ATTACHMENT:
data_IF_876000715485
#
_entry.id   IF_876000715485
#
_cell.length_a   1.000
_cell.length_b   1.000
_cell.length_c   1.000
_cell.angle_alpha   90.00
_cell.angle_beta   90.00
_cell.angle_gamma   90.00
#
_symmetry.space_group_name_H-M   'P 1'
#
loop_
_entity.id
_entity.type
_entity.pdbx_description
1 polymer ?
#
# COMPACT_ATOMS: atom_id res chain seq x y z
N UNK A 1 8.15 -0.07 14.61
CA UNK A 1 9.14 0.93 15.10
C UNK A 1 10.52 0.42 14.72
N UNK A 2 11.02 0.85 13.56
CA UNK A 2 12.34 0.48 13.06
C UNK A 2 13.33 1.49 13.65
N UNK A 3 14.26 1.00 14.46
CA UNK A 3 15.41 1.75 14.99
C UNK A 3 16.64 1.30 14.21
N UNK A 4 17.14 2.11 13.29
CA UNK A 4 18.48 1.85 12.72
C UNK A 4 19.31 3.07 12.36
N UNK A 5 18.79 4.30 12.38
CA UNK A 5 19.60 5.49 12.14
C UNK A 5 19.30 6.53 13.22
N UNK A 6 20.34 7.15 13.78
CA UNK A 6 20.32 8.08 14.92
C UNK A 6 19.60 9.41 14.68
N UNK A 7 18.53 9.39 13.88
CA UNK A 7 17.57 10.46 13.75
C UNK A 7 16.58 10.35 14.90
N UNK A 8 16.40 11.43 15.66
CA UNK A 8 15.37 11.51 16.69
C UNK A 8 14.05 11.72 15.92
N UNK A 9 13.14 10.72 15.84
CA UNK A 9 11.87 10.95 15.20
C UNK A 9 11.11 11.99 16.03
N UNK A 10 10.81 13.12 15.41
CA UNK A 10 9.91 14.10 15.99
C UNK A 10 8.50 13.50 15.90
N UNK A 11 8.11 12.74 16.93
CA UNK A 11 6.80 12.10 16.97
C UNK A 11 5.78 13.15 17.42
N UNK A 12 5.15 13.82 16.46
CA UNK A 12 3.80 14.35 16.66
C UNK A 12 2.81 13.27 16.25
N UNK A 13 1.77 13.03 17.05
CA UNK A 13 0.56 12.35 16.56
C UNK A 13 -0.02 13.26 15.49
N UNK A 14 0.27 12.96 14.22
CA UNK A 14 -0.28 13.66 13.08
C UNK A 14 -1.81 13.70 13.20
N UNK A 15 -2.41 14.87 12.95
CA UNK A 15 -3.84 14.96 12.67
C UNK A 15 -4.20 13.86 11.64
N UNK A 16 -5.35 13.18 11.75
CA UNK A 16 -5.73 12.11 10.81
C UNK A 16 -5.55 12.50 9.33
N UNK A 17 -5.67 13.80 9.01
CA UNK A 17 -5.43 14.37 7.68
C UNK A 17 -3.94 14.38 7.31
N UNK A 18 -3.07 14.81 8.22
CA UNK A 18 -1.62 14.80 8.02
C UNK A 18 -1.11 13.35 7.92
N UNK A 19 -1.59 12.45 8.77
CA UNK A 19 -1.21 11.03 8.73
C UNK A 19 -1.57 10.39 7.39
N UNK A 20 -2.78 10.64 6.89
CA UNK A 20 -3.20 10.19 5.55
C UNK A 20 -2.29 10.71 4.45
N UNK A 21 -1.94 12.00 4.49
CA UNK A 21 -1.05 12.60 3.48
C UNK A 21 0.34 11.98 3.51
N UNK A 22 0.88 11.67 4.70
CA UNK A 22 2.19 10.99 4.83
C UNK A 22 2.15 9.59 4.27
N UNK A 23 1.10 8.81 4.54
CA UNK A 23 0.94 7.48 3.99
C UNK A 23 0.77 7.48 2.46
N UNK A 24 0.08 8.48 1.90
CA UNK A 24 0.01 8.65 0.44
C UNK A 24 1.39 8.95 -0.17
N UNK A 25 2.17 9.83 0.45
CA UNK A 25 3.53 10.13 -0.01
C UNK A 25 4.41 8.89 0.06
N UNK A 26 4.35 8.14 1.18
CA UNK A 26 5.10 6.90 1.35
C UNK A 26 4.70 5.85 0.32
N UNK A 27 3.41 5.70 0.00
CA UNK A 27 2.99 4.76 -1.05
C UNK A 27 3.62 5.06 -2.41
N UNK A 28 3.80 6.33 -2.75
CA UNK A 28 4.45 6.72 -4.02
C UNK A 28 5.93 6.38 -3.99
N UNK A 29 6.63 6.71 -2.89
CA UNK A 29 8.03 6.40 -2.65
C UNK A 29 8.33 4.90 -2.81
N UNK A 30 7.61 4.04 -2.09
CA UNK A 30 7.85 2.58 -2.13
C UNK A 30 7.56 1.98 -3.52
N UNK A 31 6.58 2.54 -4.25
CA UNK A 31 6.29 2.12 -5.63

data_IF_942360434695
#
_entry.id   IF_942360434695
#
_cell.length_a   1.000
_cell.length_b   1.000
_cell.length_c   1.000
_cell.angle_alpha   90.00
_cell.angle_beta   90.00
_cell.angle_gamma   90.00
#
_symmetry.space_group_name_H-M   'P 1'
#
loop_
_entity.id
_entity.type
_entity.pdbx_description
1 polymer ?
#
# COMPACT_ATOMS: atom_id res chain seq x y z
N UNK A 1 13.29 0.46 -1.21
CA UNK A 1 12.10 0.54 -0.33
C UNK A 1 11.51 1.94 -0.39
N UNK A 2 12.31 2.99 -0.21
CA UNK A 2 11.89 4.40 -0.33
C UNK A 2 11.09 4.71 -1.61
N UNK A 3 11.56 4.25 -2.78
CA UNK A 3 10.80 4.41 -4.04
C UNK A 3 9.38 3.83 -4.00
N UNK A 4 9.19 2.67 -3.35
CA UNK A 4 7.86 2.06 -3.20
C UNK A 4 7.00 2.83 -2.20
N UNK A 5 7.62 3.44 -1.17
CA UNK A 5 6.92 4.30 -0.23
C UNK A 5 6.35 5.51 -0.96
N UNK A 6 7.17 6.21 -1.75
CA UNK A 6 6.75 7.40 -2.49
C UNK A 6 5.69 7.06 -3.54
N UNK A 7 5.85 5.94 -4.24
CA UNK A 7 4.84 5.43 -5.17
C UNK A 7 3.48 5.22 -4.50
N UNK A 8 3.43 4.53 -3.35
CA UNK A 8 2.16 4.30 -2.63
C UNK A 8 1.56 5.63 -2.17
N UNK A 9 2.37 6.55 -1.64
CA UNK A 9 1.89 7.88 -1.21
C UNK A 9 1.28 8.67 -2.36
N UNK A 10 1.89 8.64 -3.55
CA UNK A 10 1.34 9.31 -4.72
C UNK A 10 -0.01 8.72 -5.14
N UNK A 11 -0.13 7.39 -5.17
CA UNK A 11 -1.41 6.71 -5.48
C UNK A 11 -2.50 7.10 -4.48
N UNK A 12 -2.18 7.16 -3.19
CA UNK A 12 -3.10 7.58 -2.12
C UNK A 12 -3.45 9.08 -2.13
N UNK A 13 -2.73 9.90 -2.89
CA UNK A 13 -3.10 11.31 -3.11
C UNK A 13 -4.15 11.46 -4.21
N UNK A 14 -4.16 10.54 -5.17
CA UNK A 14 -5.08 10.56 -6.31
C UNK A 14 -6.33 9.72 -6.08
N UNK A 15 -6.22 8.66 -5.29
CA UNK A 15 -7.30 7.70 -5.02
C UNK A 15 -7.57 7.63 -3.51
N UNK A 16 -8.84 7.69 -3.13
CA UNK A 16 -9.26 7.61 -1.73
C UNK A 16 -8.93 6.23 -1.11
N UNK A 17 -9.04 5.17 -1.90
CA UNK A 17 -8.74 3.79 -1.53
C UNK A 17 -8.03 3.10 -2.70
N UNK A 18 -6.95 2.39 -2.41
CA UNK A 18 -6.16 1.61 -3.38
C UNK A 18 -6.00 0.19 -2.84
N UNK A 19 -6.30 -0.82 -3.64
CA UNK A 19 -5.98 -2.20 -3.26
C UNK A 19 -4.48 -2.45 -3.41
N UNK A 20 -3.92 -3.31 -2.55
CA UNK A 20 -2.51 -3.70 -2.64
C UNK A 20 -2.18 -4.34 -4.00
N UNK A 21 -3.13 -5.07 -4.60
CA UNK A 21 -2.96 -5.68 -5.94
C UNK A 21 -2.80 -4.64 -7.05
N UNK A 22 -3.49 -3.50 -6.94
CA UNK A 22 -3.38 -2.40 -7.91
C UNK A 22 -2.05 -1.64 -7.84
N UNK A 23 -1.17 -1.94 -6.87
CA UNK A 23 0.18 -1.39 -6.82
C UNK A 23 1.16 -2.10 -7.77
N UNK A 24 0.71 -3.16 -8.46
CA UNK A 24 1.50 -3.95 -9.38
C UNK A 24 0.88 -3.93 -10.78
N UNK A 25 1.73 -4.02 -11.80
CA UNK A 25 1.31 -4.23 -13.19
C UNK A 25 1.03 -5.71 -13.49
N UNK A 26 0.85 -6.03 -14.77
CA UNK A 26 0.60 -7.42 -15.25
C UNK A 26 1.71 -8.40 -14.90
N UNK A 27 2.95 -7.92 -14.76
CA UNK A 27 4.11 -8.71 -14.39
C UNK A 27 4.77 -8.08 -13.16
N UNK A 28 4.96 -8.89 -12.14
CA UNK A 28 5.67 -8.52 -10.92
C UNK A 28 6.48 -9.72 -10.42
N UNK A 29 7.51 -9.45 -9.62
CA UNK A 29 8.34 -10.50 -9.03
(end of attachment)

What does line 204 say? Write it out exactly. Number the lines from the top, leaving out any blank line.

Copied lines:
C UNK A 24 0.88 -3.93 -10.78